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New accounting standards hurdle governments’ filing of public accounts

Committee hears that the Yukon government isn’t the only entity struggling with protocol
Officials from Canada’s auditor general’s office and the Yukon’s Finance department appear at a committee hearing on public accounts in the Yukon Legislative Assembly on Nov. 24. From left, principal David Irving and acting assistant auditor general Normand Lanthier from the Office of the Auditor General of Canada, while comptroller Ralph D’Alessandro and deputy minister Jessica Schultz are with the territorial Department of Finance. (Dana Hatherly/Yukon News)

The Yukon government’s very public missed deadline for tabling its public accounts for the previous fiscal year was the subject of an all-party committee hearing last week.

The Nov. 24 hearing was held by the Yukon Legislative Assembly’s standing committee on public accounts. MLAs from each party questioned officials from the Office of the Auditor General of Canada and the territorial Finance department who appeared as witnesses. The committee collectively devised most of the questions without having seen the public accounts.

During the hearing, acting assistant auditor general Normand Lanthier chided the Yukon government over a “recurring issue”: its lack of timeliness in preparing the consolidated financial statements and providing key supporting documents to the audit team.

In the previous two years, the government turned in the public accounts a few days before the statutory deadline. This year, it missed the Oct. 31 deadline and Finance Minister Sandy Silver didn’t table the required documents in the Yukon Legislative Assembly until Nov. 22.

While the financial statements were done in accordance with generally accepted accounting principles for the public sector, Lanthier attributed the delay mainly to staff turnover and difficulties in implementing new accounting standards.

“Overall, the government needs to ensure that sufficient resources with the necessary skills are available to improve its financial reporting controls so that it can meet the government statutory reporting deadline in the future,” he said.

Lanthier noted his office will be issuing a management letter with recommendations for addressing weaknesses it observed. Management letters are commonly issued to different entities, he said. The letter, which will be issued in the coming weeks, will focus on incomplete information, inaccuracies and timeliness.

Deputy minister Jessica Schultz of the Yukon’s Finance department told the committee that the primary reason for the delay related to asset retirement obligations for which the department has been preparing over the past few years, as well as four other complex accounting standards that had to be adopted.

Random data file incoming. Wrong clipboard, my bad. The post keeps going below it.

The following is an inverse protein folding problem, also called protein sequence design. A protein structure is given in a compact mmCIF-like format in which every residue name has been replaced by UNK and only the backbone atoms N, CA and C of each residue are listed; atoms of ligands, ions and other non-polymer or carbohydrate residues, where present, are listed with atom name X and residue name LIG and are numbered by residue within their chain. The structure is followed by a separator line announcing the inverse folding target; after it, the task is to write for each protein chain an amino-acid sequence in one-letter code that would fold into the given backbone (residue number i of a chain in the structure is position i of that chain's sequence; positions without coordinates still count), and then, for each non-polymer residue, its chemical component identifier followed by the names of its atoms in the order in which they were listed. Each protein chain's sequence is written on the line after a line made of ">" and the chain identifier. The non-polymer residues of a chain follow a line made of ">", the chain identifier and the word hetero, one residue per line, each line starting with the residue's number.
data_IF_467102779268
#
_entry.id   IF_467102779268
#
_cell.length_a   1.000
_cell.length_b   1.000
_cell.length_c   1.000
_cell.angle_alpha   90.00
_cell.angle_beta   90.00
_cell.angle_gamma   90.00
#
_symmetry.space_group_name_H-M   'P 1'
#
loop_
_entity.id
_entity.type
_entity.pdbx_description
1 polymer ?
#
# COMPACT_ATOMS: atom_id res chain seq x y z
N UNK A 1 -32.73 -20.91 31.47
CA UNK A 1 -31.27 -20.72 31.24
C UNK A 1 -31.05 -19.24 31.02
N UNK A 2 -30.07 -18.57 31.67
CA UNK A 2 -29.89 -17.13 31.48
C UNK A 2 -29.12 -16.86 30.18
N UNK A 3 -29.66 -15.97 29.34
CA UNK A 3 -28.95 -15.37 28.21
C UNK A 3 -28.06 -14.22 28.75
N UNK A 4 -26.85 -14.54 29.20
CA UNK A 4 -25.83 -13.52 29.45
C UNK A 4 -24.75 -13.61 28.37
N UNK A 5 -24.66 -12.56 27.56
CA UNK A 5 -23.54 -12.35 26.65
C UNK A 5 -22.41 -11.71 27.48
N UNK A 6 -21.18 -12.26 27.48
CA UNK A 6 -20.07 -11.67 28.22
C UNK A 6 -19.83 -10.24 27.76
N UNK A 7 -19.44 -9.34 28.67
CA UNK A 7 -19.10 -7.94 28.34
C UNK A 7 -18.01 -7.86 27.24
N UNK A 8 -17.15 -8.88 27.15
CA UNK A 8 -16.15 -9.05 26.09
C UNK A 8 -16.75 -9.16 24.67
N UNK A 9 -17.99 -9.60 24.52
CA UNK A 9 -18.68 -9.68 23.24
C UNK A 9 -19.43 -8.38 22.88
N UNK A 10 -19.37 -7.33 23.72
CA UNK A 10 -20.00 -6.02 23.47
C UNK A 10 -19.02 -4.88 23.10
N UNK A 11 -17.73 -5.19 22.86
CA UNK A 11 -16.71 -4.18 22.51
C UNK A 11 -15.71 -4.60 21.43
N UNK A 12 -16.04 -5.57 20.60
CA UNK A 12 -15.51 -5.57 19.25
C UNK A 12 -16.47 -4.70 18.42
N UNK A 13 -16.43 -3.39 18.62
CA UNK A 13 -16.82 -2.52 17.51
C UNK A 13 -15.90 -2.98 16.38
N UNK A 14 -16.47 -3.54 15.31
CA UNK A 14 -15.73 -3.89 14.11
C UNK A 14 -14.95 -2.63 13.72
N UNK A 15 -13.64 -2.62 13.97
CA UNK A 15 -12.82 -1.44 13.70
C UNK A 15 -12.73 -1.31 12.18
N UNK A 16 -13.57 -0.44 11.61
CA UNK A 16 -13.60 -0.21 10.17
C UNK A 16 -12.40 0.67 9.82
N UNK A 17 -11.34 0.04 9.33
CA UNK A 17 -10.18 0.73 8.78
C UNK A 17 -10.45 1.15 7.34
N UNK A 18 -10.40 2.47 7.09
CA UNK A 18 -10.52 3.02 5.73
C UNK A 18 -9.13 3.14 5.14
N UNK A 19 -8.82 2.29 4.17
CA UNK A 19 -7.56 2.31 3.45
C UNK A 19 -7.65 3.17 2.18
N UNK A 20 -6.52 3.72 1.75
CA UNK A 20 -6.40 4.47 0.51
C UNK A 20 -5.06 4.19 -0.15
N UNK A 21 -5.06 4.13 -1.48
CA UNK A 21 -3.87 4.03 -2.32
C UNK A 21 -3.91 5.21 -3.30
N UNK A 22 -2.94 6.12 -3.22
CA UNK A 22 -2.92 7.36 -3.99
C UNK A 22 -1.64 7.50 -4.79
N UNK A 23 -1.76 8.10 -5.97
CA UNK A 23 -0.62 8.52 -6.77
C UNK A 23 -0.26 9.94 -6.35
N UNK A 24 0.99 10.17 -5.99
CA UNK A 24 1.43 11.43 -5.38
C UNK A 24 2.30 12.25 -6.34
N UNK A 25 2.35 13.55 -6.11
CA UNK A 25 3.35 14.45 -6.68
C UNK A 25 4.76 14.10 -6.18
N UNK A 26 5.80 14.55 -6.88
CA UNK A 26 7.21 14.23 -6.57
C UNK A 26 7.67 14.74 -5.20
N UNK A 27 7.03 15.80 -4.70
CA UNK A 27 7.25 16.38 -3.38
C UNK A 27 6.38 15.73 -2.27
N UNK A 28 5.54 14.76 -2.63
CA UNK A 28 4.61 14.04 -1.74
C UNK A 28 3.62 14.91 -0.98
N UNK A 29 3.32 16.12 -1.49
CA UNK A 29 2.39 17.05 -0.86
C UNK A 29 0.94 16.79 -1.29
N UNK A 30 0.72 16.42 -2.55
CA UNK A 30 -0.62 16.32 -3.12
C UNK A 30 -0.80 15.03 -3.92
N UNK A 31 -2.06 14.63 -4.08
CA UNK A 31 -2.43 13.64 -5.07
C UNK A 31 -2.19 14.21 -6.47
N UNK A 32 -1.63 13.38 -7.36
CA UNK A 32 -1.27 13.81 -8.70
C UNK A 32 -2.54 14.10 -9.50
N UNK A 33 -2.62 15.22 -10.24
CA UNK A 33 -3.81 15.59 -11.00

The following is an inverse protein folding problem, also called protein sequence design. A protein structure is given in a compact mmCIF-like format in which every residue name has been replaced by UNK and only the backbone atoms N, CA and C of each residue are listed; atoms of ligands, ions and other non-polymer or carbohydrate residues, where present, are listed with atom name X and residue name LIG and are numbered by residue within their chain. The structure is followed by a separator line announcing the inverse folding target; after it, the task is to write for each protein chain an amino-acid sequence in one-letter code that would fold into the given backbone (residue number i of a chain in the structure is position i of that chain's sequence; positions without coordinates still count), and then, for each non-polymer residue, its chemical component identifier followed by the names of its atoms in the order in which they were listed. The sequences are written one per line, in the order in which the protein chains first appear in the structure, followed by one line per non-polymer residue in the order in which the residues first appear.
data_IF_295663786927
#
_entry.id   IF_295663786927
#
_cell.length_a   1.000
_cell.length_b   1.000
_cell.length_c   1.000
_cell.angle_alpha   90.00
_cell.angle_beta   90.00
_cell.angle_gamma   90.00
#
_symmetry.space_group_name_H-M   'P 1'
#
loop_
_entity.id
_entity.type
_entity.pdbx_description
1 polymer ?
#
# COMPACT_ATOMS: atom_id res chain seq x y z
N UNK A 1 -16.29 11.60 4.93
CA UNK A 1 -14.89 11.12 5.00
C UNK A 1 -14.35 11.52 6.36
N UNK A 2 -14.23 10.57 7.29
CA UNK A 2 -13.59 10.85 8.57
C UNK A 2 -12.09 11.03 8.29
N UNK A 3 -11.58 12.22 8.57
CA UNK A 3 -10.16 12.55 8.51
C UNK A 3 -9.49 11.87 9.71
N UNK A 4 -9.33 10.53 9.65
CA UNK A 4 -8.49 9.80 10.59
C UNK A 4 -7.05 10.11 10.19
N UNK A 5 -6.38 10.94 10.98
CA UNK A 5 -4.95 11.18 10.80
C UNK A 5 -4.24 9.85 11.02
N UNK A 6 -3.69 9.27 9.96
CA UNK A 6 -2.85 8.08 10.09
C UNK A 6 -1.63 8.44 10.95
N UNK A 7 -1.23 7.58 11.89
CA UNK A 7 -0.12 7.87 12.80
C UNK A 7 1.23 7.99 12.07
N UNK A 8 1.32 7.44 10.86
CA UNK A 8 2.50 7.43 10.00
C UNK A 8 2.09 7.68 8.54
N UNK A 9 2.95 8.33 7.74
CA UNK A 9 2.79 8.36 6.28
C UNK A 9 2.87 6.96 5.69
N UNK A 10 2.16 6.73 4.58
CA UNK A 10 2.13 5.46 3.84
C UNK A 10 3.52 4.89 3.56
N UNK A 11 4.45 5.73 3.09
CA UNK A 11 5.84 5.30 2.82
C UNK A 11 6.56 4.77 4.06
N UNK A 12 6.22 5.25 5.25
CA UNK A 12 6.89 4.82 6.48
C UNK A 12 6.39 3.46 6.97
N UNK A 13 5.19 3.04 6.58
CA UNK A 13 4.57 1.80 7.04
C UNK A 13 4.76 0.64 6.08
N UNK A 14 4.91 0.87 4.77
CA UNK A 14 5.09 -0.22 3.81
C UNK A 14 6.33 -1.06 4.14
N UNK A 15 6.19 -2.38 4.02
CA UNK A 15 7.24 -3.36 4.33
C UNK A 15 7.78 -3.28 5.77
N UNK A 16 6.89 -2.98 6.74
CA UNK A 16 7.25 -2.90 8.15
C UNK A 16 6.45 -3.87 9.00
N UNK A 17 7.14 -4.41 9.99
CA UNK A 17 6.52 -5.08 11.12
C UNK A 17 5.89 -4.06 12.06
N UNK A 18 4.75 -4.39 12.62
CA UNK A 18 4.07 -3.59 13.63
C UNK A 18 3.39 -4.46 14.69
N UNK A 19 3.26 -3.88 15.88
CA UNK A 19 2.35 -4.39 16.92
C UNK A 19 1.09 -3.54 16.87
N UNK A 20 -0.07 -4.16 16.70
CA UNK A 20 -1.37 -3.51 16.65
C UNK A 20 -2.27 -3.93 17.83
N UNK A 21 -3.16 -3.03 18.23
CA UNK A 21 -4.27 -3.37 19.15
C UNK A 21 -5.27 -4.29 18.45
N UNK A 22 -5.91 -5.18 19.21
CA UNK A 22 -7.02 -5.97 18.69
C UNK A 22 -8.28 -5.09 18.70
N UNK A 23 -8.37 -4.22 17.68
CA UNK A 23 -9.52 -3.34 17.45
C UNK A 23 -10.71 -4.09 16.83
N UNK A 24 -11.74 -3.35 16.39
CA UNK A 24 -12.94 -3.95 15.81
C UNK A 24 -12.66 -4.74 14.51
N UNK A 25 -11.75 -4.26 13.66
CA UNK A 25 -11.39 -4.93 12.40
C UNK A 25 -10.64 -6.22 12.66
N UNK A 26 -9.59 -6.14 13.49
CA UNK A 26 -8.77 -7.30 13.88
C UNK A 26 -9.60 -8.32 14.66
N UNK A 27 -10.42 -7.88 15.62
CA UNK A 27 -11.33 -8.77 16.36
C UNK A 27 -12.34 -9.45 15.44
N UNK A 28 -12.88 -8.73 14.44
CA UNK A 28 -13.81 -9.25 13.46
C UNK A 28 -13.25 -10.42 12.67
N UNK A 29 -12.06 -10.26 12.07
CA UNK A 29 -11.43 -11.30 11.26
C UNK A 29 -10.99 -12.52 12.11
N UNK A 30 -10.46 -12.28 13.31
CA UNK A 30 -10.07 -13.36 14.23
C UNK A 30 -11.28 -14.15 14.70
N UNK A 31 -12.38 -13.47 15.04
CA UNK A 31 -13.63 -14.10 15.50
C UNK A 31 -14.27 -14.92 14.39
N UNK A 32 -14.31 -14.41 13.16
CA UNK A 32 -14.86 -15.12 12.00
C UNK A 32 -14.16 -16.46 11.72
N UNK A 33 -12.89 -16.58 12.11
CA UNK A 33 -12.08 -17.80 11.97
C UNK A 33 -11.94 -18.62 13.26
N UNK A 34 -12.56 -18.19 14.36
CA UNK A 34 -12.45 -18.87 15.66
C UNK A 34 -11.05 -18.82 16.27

Schultz addressed some recommendations that had previously come from the committee, noting the department has made “some modest progress in several areas” such as technological improvements. For example, she said the department is looking into new software in an attempt to automate some of the work that goes into compiling financial statements.

The committee had also recommended tabling the statements earlier, which obviously didn’t happen. Schultz said the department has hired new accounting staff to assist on this front.

The Yukon government isn’t alone in its struggles, according to David Irving, principal of the auditor general’s office.

“Many Canadian public sector entities face challenges adopting these new standards and implementing them,” he said, adding that sometimes historical information that is difficult to produce is required.

The auditor general’s office declined to comment on governments that haven’t completed their filings, noting that information is not yet in the public domain. The Yukon is the first territory to complete its public accounts.

For the federal audit, Irving said they noted weaknesses in the federal government’s process for analyzing and determining the amount of their asset retirement obligations. Similarly, he said federal organizations began their financial analysis only recently or waited late to complete them, despite the new accounting standards having come out five years ago.

As for the Yukon, Schultz offered some additional details on why the legislated deadline was missed such as including one-time transactions like the ratification of the Yukon Employees’ Union collective agreement and the additional work it took to calculate and record retro pay, revenues related to disaster financial assistance arrangements for the 2021 and 2022 floods, and the Minto mine abandonment and subsequent uncertainty on its operations.

The number of new staff in critical positions compounded the problem, she said.

Although it wasn’t the first time the Yukon government didn’t comply with the mandated deadline, the auditor general’s office focused on this year’s audit.

“Strictly put, in the current year, it was very public that you were going to miss the deadline, and this is the third year that has been extremely tight,” Irving said.

The committee has indicated a second hearing will be scheduled on the 2022-23 public accounts.

An upcoming committee hearing on the COVID-19 vaccine audit is slated for Dec. 12 at 1 p.m. in the legislative assembly. An independent report of Canada’s auditor general’s office will be the subject of that hearing. The report makes recommendations for improving how the Yukon government responds to emergencies.

Contact Dana Hatherly at

Dana Hatherly

About the Author: Dana Hatherly

I’m the legislative reporter for the Yukon News.
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